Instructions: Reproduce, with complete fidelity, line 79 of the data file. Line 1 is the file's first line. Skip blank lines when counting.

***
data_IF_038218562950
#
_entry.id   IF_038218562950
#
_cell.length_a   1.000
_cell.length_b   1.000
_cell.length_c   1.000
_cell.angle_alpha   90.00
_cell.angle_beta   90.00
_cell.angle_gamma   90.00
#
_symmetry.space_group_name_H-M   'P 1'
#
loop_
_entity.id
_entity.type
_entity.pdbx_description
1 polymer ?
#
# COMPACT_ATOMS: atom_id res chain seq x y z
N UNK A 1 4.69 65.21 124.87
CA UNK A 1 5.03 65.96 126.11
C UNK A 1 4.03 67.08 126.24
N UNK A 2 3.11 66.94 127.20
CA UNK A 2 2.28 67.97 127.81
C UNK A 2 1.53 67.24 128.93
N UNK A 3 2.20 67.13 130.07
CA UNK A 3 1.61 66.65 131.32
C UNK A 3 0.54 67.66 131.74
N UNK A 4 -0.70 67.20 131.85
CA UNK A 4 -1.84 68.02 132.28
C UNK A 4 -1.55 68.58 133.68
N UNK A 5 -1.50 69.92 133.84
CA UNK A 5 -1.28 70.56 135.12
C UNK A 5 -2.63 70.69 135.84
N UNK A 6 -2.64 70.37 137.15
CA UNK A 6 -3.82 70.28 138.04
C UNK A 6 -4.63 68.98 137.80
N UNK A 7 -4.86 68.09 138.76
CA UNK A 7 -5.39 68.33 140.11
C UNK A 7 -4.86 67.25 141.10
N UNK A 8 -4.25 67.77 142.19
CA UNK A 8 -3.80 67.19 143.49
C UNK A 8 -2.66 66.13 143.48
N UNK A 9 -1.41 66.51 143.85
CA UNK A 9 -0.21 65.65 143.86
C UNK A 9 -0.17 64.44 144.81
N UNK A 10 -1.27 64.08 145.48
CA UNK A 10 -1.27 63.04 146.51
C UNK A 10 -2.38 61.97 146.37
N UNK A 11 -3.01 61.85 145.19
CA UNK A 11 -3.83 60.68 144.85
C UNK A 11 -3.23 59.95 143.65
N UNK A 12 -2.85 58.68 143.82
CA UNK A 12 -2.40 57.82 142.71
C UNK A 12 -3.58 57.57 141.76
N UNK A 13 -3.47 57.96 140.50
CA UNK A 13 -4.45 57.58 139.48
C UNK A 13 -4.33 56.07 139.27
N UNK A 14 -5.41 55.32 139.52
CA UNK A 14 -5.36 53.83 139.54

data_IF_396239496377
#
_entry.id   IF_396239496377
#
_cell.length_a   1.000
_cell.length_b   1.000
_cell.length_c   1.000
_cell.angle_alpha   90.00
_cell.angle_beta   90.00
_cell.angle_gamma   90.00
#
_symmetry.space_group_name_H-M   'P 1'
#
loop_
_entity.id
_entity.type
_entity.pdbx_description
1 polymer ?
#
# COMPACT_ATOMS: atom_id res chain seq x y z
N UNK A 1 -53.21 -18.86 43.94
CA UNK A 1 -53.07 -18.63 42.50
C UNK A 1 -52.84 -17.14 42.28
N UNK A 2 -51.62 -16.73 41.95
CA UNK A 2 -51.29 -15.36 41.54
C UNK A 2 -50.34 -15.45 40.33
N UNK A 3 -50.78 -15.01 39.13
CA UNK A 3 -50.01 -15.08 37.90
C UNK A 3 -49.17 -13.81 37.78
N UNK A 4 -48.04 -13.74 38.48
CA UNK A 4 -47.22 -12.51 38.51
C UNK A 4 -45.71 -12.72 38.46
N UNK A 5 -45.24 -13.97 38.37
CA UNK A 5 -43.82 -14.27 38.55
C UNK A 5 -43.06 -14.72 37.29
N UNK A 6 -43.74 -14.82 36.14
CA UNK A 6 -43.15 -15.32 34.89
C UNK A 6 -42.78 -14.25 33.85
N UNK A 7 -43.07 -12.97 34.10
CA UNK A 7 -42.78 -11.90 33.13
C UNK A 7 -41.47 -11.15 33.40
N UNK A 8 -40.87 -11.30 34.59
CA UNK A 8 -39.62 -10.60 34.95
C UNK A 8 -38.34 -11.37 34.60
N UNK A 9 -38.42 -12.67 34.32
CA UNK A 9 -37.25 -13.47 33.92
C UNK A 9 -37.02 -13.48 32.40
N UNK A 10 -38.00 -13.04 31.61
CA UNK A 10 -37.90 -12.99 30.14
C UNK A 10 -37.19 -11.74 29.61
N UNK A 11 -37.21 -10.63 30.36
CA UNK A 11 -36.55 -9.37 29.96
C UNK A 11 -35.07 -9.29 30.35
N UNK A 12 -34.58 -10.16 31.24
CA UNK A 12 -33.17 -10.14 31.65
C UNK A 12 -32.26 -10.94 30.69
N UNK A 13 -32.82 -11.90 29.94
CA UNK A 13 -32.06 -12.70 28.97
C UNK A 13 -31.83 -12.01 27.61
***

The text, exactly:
1 polymer ?